'Kenji is not an enemy of Islam': Japan hostage mother

TOKYO - The mother of one of the Japanese men being held by Islamist militants urged the Tokyo government to pay the jihadists’ ransom Friday and pleaded that her son’s life be spared.

Just hours before the extremists’ deadline expires, Junko Ishido said freelance journalist Kenji Goto was a friend of Islam, whose life had been devoted to helping children in war zones.

“I say to you people of the Islamic State, Kenji is not your enemy. Please release him,” she said.

“Kenji was always saying ‘I hope to save lives of children on battlefields’. He was reporting war from a neutral position.”

The Islamic State group released a video earlier this week in which Goto and another Japanese hostage, Haruna Yukawa, apparently knelt in a desert as a British-accented man stood over them brandishing a knife.

“You now have 72 hours to pressure your government into making a wise decision by paying the US$200 million (S$266 million) to save the lives of your citizens,” he said.

Tokyo believes the deadline will expire at 2.50pm (0550 GMT) on Friday.

The Islamists have linked the ransom to the amount of cash Prime Minister Shinzo Abe said he would be earmarking to help countries dealing with the influx of refugees fleeing fighting between IS and regular forces.

Asked by a journalist if she thinks Tokyo should pay the ransom, as it has in previous hostage situations, Ishido said: “Yes, I very much hope so.” “Japan has maintained a friendly relationship with Islamic nations.

“The time remaining is scarce. I beg you Japanese government officials, please save Kenji’s life.”

‘Gentle heart’

Ishido, who was identified as Goto’s birth mother, said she had learned Thursday that his wife had given birth two weeks ago when the two spoke on the telephone for the first time.

“Kenji left for the IS with a gentle heart hoping to save a life of his Japanese colleague,” she said, referring to reports that Goto had been on a mercy mission to rescue Yukawa.

“He didn’t care about his safety because he believed he and people of IS would be able to understand each other, as members of the global community.” She also said she has had no contact at all with the Japanese government since video of Goto and Yukawa emerged on Tuesday.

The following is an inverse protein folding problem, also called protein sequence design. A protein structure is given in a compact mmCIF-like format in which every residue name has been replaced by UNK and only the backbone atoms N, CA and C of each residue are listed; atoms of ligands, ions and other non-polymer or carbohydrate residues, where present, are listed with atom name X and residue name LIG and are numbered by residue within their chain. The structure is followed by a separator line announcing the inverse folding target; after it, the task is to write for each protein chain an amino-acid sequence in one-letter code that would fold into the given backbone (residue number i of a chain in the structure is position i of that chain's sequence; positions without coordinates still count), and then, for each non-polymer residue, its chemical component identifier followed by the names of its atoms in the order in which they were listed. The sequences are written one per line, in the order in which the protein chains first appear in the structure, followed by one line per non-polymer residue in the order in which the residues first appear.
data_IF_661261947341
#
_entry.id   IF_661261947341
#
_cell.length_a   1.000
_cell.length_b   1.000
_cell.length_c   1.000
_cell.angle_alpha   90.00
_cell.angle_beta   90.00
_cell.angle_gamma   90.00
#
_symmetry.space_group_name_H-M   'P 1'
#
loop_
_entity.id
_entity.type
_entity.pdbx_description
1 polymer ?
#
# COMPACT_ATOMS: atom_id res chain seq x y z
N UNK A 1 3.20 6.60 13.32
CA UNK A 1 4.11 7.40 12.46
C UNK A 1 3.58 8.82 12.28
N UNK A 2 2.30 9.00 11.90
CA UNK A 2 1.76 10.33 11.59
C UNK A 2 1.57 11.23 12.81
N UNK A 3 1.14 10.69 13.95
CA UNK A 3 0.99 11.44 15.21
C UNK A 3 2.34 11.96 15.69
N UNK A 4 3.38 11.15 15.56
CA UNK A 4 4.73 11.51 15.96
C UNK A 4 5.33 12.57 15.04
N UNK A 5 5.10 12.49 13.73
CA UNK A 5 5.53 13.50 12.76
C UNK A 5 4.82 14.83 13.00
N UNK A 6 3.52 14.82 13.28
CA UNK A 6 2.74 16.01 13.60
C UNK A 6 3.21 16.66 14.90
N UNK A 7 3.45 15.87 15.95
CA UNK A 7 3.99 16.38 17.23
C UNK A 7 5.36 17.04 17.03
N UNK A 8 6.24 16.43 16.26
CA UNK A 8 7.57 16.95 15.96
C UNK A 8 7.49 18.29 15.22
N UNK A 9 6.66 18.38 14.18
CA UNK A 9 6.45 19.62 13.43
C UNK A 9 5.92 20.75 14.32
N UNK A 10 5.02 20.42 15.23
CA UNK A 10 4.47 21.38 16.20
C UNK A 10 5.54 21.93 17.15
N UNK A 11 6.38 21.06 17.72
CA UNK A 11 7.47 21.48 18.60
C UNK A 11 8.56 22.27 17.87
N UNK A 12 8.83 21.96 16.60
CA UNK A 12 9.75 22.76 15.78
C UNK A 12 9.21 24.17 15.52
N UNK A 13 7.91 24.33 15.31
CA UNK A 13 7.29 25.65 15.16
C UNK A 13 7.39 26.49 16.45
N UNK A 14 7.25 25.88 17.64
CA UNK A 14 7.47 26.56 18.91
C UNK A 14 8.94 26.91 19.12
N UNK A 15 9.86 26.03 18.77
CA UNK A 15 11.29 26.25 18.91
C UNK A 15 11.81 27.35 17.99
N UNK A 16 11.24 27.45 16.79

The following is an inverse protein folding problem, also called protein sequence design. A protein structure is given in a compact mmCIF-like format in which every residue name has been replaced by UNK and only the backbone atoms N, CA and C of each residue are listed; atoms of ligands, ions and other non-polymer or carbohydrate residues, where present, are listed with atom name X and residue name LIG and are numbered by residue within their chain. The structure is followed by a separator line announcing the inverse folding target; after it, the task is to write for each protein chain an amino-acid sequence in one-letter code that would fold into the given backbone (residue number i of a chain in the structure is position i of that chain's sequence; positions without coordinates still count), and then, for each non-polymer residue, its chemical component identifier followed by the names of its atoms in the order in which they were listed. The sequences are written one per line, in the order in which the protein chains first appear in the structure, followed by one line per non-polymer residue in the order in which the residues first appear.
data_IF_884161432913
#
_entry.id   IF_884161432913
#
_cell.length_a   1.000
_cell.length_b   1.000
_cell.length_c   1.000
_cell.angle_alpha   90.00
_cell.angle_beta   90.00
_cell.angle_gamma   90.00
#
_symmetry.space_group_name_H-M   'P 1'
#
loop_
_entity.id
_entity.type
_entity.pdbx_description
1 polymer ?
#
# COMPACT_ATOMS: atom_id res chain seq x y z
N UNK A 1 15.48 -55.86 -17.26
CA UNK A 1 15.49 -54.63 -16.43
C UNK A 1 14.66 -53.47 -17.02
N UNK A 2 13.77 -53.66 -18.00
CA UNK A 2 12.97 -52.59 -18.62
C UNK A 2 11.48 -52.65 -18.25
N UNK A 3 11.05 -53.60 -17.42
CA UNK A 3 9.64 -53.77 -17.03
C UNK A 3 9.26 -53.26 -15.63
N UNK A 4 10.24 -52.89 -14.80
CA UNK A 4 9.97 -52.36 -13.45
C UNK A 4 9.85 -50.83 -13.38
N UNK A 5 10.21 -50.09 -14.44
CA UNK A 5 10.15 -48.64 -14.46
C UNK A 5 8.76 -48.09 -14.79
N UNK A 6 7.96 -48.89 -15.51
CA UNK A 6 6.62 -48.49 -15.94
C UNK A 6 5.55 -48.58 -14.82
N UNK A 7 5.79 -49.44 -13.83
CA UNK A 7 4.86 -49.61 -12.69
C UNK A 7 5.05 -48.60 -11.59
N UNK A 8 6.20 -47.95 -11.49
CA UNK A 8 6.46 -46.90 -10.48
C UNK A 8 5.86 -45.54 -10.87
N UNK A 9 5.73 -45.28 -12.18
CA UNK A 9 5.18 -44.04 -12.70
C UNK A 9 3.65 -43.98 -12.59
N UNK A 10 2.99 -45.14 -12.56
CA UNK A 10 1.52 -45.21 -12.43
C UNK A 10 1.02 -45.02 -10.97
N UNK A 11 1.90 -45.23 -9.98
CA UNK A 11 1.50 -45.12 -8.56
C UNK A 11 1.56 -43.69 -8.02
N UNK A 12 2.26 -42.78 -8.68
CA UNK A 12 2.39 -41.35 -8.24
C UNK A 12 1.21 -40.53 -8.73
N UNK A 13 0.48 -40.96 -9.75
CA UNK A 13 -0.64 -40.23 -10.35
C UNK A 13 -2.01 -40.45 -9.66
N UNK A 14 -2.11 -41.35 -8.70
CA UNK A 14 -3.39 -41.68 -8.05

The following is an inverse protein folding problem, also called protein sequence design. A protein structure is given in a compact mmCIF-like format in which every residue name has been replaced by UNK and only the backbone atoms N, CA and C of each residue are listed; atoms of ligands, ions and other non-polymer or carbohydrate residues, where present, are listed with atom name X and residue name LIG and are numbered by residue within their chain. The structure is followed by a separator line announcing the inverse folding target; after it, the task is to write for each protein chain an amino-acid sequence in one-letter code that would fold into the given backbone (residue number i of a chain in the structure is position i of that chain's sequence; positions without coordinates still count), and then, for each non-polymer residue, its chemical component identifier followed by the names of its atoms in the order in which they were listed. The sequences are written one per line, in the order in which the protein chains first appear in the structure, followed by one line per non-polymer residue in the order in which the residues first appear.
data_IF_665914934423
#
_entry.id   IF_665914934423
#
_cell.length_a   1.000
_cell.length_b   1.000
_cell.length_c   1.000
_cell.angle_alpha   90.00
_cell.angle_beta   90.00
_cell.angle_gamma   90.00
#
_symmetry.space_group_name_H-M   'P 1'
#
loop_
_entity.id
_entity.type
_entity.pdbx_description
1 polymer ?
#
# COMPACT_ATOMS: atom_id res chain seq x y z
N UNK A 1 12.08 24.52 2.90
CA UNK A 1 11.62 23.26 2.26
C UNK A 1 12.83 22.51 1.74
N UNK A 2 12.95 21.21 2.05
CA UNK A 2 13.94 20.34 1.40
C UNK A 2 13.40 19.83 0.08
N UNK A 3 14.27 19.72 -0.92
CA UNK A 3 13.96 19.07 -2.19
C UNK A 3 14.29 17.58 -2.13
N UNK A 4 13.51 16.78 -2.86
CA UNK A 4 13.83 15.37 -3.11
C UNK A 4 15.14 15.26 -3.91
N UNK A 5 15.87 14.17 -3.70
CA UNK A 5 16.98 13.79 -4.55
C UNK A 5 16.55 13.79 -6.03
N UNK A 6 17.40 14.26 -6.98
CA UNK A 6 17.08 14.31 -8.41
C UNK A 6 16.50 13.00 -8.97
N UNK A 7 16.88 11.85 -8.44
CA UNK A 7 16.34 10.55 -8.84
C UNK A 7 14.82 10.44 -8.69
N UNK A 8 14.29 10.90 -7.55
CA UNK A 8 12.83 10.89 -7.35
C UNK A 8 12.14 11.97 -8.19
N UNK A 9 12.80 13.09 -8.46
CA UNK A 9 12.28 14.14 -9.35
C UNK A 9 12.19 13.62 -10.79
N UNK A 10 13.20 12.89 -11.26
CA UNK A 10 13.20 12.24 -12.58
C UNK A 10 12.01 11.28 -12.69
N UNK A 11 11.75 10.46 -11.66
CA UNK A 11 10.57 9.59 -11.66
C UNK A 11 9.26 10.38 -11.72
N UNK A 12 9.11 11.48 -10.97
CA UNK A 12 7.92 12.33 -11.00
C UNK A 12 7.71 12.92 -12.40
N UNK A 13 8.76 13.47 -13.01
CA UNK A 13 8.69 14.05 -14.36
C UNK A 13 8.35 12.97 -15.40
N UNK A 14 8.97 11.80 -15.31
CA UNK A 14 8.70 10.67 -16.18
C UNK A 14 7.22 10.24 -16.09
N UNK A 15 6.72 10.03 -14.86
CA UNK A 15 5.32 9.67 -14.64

Foreign Minister Fumio Kishida told reporters Friday that the government was still making every effort to secure the hostages’ release.

“We have received offers of cooperation from various countries,” he said. “We are continuing to analyse information”.

Asked whether Japan would pay the ransom, Kishida demurred.

“We will not give in to terrorism. We will fight against terrorism in cooperation with other countries,” he said.

NHK reported early Friday it had a text and audio exchange with a “public relations” official from Islamic State.

The representative was quoted as saying: “Japanese are infidels fighting against Islamic State.” Asked about the Japanese efforts to negotiate the release of the two hostages, he said “We cannot answer that because it isn’t a good question.

“A statement will come out sometime later,” he said without giving more details.

The Japanese media has rallied around Goto, a respected and experienced war reporter whose work has sought to highlight the plight of children in conflict zones.

In video footage he filmed around the time he entered Syria, he holds identification papers and his Japanese passport and explains that he is aware of the risks.

“Whatever happens, I am the one who is responsible,” he says. “I am asking you, Japanese people, do not place responsibility on the people of Syria. Please. I am sure I will come back alive though.”

The IS group has previously killed three Americans and two Britons after parading them on camera, but this is the first time Japanese citizens have been threatened, and the first time a ransom demand has been made.